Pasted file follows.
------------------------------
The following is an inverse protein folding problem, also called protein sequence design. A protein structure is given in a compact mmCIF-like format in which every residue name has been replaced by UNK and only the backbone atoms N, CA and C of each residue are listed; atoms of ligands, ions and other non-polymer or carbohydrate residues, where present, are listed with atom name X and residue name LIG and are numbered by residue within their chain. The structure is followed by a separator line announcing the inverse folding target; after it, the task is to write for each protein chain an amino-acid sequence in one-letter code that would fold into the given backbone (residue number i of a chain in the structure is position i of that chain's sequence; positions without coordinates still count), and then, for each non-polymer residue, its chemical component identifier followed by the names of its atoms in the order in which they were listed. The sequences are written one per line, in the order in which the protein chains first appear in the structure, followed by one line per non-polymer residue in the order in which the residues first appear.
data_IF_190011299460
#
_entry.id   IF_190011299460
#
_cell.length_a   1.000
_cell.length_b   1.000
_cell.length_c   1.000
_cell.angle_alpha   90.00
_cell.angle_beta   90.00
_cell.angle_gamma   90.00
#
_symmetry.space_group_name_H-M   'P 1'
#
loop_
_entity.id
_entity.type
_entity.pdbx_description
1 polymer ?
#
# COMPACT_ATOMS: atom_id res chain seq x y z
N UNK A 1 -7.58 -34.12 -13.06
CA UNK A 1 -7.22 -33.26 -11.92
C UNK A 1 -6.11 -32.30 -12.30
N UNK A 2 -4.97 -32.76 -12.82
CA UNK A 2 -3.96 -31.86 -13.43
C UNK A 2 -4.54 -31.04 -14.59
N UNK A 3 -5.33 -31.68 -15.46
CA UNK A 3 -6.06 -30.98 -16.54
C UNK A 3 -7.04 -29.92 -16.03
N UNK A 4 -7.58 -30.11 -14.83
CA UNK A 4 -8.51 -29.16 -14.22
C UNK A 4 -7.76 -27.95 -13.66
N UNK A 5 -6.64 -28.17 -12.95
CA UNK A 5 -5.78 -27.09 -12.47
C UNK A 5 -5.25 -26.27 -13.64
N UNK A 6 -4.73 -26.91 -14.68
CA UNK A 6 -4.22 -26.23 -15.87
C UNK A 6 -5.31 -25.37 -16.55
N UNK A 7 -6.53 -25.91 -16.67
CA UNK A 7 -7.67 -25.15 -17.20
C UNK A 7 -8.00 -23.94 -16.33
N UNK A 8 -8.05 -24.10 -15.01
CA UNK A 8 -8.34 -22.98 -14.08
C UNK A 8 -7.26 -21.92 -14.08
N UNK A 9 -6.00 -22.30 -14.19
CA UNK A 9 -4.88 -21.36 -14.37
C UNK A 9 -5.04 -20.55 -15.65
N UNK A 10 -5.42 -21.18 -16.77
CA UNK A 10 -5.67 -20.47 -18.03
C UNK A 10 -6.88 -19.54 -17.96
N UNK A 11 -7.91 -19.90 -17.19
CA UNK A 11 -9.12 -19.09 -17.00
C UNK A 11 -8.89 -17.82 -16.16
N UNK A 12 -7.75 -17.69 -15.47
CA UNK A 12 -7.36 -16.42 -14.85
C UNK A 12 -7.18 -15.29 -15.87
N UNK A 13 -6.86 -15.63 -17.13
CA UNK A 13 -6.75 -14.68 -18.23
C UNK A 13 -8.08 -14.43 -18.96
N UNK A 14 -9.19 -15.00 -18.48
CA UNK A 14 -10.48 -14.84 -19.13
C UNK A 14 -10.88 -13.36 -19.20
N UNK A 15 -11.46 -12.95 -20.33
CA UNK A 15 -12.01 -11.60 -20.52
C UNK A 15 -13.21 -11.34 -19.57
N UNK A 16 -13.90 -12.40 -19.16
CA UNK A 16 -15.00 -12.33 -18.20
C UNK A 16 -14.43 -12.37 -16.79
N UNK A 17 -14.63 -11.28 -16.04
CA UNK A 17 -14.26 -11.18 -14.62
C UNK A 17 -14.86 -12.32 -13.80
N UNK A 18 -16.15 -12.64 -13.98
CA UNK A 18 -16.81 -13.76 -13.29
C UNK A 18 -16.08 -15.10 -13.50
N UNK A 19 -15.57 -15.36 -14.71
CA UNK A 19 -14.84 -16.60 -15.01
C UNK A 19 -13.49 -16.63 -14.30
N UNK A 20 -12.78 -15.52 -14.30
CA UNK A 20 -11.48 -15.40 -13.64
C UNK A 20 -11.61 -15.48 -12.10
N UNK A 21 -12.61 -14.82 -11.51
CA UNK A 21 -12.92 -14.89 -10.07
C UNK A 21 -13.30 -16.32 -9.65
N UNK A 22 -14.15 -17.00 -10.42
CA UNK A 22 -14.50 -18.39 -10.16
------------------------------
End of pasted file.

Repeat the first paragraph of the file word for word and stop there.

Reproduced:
The following is an inverse protein folding problem, also called protein sequence design. A protein structure is given in a compact mmCIF-like format in which every residue name has been replaced by UNK and only the backbone atoms N, CA and C of each residue are listed; atoms of ligands, ions and other non-polymer or carbohydrate residues, where present, are listed with atom name X and residue name LIG and are numbered by residue within their chain. The structure is followed by a separator line announcing the inverse folding target; after it, the task is to write for each protein chain an amino-acid sequence in one-letter code that would fold into the given backbone (residue number i of a chain in the structure is position i of that chain's sequence; positions without coordinates still count), and then, for each non-polymer residue, its chemical component identifier followed by the names of its atoms in the order in which they were listed. The sequences are written one per line, in the order in which the protein chains first appear in the structure, followed by one line per non-polymer residue in the order in which the residues first appear.